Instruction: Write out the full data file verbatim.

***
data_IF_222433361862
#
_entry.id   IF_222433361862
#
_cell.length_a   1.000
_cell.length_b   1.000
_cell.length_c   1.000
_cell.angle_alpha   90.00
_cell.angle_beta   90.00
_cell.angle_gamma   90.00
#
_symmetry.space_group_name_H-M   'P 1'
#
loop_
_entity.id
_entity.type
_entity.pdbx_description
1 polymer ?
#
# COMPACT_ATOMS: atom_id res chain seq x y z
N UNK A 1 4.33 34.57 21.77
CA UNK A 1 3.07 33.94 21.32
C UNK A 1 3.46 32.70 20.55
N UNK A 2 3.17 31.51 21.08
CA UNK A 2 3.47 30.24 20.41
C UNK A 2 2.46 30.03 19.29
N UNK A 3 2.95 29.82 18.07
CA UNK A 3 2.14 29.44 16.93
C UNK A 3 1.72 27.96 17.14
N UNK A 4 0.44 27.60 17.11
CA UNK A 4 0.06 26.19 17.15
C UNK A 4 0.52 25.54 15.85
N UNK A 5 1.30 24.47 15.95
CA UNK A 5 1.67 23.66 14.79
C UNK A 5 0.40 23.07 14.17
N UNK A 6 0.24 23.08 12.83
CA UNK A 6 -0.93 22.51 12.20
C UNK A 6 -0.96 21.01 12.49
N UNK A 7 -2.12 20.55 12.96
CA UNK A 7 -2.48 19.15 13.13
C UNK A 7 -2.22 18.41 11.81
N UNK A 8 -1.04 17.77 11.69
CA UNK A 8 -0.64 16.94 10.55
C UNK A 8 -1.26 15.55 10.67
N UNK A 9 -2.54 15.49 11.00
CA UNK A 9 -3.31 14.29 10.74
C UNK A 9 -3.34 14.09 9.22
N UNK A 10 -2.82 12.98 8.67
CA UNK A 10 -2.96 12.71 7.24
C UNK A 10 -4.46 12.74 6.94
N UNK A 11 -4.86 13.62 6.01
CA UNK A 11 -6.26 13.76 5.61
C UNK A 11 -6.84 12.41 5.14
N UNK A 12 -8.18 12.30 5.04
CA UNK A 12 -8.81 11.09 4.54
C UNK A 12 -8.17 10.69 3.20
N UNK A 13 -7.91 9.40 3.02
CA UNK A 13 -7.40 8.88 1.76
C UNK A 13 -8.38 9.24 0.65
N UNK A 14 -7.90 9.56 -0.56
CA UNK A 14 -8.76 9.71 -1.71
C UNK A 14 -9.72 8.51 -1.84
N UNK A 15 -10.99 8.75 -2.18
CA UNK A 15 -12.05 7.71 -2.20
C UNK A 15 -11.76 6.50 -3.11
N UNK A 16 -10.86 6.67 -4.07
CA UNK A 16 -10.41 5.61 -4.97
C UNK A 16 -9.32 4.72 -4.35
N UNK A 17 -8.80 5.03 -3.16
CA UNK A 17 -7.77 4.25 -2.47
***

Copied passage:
data_IF_222433361862
#
_entry.id   IF_222433361862
#
_cell.length_a   1.000
_cell.length_b   1.000
_cell.length_c   1.000
_cell.angle_alpha   90.00
_cell.angle_beta   90.00
_cell.angle_gamma   90.00
#
_symmetry.space_group_name_H-M   'P 1'
#
loop_
_entity.id
_entity.type
_entity.pdbx_description
1 polymer ?
#
# COMPACT_ATOMS: atom_id res chain seq x y z
N UNK A 1 4.33 34.57 21.77
CA UNK A 1 3.07 33.94 21.32
C UNK A 1 3.46 32.70 20.55
N UNK A 2 3.17 31.51 21.08
CA UNK A 2 3.47 30.24 20.41
C UNK A 2 2.46 30.03 19.29
N UNK A 3 2.95 29.82 18.07
CA UNK A 3 2.14 29.44 16.93
C UNK A 3 1.72 27.96 17.14
N UNK A 4 0.44 27.60 17.11
CA UNK A 4 0.06 26.19 17.15
C UNK A 4 0.52 25.54 15.85
N UNK A 5 1.30 24.47 15.95
CA UNK A 5 1.67 23.66 14.79
C UNK A 5 0.40 23.07 14.17
N UNK A 6 0.24 23.08 12.83
CA UNK A 6 -0.93 22.51 12.20
C UNK A 6 -0.96 21.01 12.49
N UNK A 7 -2.12 20.55 12.96
CA UNK A 7 -2.48 19.15 13.13
C UNK A 7 -2.22 18.41 11.81
N UNK A 8 -1.04 17.77 11.69
CA UNK A 8 -0.64 16.94 10.55
C UNK A 8 -1.26 15.55 10.67
N UNK A 9 -2.54 15.49 11.00
CA UNK A 9 -3.31 14.29 10.74
C UNK A 9 -3.34 14.09 9.22
N UNK A 10 -2.82 12.98 8.67
CA UNK A 10 -2.96 12.71 7.24
C UNK A 10 -4.46 12.74 6.94
N UNK A 11 -4.86 13.62 6.01
CA UNK A 11 -6.26 13.76 5.61
C UNK A 11 -6.84 12.41 5.14
N UNK A 12 -8.18 12.30 5.04
CA UNK A 12 -8.81 11.09 4.54
C UNK A 12 -8.17 10.69 3.20
N UNK A 13 -7.91 9.40 3.02
CA UNK A 13 -7.40 8.88 1.76
C UNK A 13 -8.38 9.24 0.65
N UNK A 14 -7.90 9.56 -0.56
CA UNK A 14 -8.76 9.71 -1.71
C UNK A 14 -9.72 8.51 -1.84
N UNK A 15 -10.99 8.75 -2.18
CA UNK A 15 -12.05 7.71 -2.20
C UNK A 15 -11.76 6.50 -3.11
N UNK A 16 -10.86 6.67 -4.07
CA UNK A 16 -10.41 5.61 -4.97
C UNK A 16 -9.32 4.72 -4.35
N UNK A 17 -8.80 5.03 -3.16
CA UNK A 17 -7.77 4.25 -2.47